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How much should I ask for?
Old 4 weeks ago
  #1
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audioforce's Avatar
 

How much should I ask for?

Hi,

There is a company that restores and markets "genre" films, and they have come across a couple of films that contain some of my music. I don't own the films, the producer / direct has passed away, and someone I know owns the rights to the films now.

I guess the above-mentioned company bought the elements from a post facility where the producer had them stored when he passed away. They've contacted my friend to obtain the rights so they can "restore" and market them.

So one film has some of my music in it legitimately. I gave the guy a license for money way back when. It also has some more of my music that I did not license, now that I think of it. The other film has my music in it prominently also, but no license was ever given at all for that film. So the producer basically stole some of my music [and probably a bunch of other people's too] and used it in his soundtrack. Its quality music, well produced, played and recorded.

These are B movies. One is a T and A Beach comedy, and the other is a T and A Horror film. They're o.k. films, and I guess there is a market for that stuff. Both films have been distributed previously, mostly overseas, but I've not seen any royalties because I guess they never sent in the cue sheets properly.

So the new guys need to give me some licensing money if they want to [re] distribute / market these films. These guys are set up in business and making money off their releases.

I'm wondering how much to ask for. As I say, it does appear that the films, including the infringing film, have been previously distributed and released overseas at least. I think maybe late night cable in the States had one of them for a little one.

I don't know that the guys who bought the elements [which I guess they don't really own, since my friend actually owns the films] had anything to do with the previous releases. This goes back to 1985-88 or so.

Any thoughts? What's it worth? I know licensing fees are all over the map, but I am still interested in hearing from others as to their take on it.


Best,

audioforce
Old 4 weeks ago
  #2
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Wow - that's a tough sit.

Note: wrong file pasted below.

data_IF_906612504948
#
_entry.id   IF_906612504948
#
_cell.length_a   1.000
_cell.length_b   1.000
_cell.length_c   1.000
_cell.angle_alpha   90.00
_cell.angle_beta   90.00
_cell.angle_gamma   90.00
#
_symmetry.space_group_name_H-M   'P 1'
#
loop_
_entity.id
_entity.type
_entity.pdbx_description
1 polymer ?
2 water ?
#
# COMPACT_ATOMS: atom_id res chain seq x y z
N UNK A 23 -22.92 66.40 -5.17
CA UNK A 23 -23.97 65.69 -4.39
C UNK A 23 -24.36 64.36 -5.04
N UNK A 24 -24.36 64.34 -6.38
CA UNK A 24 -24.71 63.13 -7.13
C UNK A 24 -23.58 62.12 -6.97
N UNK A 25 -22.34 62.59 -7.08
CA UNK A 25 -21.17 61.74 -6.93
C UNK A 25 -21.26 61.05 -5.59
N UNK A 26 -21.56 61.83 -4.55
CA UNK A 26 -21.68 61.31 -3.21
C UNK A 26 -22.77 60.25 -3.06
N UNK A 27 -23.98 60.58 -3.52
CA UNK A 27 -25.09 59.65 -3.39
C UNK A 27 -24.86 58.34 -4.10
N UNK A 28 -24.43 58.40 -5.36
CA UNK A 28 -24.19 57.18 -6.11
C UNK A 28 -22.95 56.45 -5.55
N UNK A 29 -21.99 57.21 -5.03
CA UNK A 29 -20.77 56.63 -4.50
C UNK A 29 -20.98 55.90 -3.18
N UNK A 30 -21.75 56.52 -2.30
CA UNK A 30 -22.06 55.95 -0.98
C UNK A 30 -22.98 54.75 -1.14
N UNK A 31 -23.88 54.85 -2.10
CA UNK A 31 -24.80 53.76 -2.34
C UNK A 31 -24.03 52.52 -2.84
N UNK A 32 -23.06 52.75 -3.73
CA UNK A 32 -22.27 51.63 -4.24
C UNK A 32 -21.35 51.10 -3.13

For the legit music - did you sign a contract? If so, that contract should follow the IP.

My first thought is an attorney who is well versed in matters such as this, but if we aren't talking about a ton of dough, the money you give to an attorney may not be worth it.

Maybe a small fee of, say $10k for everything, and a 20% profit share with the ability to audit?

Cheers.
Old 4 weeks ago
  #3
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Quote:
Originally Posted by Jeff Hayat View Post
Wow - that's a tough sit.

For the legit music - did you sign a contract? If so, that contract should follow the IP.

My first thought is an attorney who is well versed in matters such as this, but if we aren't talking about a ton of dough, the money you give to an attorney may not be worth it.

Maybe a small fee of, say $10k for everything, and a 20% profit share with the ability to audit?

Cheers.
Hello,

Thanks for responding. A couple questions.

What do you mean by "IP"?

What theory do you think warrants a share of the distributor's profits? I like the idea, just wondering if it is commonplace.

How much money do these "restoration and distribution" companies generally stand to make on a film once they start distributing it?


Best,

audioforce
Old 4 weeks ago
  #4
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1) Intellectual Property ie - your music

2) Absolutely not commonplace, tho you do find a composer here and there with points. The fact is the sit. is not commonplace either, which, IMHO, warrants some creativity when it comes to compensation.

3) There is no way for me to know that.

Cheers.
Old 4 weeks ago
  #5
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First off - understand their situation :

A legit film without all the copyrights and licenses in place is literally a nightmare for the (current) producers / distributor(s). It's not an asset. It's a huge liability. They are literally F;d to get distribution if they do not get their clearances right.

Second - just because the original producer is dead and the film sold off by a post facility that was storing them does not mean they now own the film. It's almost certainly a lot more complicated than that.

But in this situation, if all their other legalities are dealt with - you hold ALL the cards.

If there is a lot of other peoples music in there as well, they might be better off rescoring the films, and that's the approach I would take if I was in their shoes. If it's just you, they can make this go away fairly easily by making you happy. But literally, YOU may be the roadblock to them being able to release and make money on the film. So,.....the sky is the limit. Literally. You could ask for a million, and without your release, they have to go back and completely rescore and remix the film. Figure out how much that will cost them at $400-800 an hour in a dub stage. That's at a minimum. Get an attorney with teeth.
Old 4 weeks ago
  #6
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Quote:
Originally Posted by drBill View Post
First off - understand their situation :